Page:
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Organization, spring-cleaning, decluttering! I wasn’t able to do as much as I would like to. But I take comfort knowing that it’s always ongoing.

Here’s a nifty trick to organize the hub’s neck ties.  Inspired by the numerous organizing tips on Pinterest. 🙂

Finally, we made our yearly trip to Chinatown to see the Chinese New Year decorations and people-watch as they queue up as early as 5am to buy Bak Kwa (savoury sweet BBQ meat).

In my opinion, the best view of Chinatown’s decorations and surroundings can be seen at the Garden Bridge. Head to Exit C at Chinatown MRT Station.  Then take the lift to Garden Bridge.  You’ll get a good view of the decorations together with prominent buildings like The Majestic and Yue Hwa Building.

If you have older children or plan to do a tour around Chinatown, be sure to read up the historical facts about Chinatown compiled by “Singapore Lost & Filed”.  I surely found them useful!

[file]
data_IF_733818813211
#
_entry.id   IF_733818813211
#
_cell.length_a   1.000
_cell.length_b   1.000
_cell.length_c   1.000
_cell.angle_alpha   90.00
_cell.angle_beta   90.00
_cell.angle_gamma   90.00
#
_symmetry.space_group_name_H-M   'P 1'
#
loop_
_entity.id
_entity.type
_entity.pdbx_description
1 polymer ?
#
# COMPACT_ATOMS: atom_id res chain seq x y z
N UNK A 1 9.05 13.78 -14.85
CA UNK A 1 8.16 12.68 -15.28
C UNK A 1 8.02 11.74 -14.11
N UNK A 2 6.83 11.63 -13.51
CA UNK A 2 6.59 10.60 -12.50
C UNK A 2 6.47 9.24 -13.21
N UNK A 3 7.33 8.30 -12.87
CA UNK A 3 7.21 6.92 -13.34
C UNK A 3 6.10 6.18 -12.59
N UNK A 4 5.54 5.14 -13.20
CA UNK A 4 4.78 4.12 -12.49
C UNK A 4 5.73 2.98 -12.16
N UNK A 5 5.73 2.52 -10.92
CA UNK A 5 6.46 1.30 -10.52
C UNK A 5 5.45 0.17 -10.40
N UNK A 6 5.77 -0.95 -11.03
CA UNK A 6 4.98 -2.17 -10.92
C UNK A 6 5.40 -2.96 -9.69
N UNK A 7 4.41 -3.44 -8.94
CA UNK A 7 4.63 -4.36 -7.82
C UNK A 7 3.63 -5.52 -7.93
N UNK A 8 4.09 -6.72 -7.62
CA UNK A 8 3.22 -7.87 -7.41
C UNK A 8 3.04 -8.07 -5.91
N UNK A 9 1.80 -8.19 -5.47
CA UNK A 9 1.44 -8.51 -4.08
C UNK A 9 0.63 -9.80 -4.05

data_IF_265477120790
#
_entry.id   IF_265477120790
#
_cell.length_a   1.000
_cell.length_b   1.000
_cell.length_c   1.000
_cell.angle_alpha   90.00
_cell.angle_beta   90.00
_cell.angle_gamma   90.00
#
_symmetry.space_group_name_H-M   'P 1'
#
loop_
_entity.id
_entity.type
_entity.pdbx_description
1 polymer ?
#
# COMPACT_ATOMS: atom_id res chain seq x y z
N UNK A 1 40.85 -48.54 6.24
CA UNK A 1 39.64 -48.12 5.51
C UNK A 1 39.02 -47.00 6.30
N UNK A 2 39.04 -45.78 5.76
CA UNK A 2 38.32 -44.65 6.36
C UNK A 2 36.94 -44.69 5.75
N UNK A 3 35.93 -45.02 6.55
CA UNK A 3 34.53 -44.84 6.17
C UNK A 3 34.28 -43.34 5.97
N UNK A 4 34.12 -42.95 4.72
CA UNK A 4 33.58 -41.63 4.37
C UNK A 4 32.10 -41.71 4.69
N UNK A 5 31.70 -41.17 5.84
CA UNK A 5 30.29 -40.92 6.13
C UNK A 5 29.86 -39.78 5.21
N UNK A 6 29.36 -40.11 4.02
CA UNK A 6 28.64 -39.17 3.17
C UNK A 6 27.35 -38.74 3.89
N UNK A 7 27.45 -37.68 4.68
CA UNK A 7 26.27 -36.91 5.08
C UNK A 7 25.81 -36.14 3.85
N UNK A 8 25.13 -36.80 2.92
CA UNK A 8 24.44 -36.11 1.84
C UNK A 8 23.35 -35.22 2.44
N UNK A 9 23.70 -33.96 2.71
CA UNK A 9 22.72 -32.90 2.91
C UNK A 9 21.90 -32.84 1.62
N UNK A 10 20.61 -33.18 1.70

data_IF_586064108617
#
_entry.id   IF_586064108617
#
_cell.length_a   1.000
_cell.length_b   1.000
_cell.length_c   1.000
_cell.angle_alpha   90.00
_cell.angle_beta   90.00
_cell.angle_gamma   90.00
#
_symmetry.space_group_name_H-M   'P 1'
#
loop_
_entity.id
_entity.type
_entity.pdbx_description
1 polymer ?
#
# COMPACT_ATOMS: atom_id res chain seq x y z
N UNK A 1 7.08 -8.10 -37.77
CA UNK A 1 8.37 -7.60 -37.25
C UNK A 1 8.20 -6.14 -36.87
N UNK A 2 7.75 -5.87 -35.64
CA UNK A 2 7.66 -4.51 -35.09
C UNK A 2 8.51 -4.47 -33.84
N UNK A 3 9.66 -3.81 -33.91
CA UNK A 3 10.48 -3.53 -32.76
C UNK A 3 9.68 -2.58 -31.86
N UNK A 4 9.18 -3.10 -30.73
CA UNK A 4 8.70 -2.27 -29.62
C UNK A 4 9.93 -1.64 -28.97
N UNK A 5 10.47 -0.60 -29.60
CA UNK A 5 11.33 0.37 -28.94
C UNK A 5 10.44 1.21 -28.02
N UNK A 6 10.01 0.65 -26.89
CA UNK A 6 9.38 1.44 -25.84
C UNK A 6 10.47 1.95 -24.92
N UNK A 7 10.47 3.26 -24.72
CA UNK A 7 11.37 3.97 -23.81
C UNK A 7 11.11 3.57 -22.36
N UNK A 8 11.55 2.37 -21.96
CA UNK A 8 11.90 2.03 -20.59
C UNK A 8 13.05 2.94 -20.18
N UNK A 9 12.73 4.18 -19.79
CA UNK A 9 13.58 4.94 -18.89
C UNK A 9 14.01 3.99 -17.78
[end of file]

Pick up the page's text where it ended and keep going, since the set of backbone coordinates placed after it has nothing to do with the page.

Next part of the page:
National Gallery Singapore | Keppel Centre for Art Education

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This is a backdated entry which finally got published. Phew!

While the hype of National Gallery Singapore has somewhat fizzled, nevertheless, this is one awesome place to check out as a family.

The National Gallery Singapore, which has been in the making for 10 years, finally opened its doors to the public on 24 November 2015.  To commemorate this milestone, there was a two-week long of free events and activities.

With the festive season and “school” moving on slowly, I decided an impromptu outing to National Gallery Singapore.  Getting there (with a stroller) wasn’t a problem. It was just minutes away from City Hall MRT Station.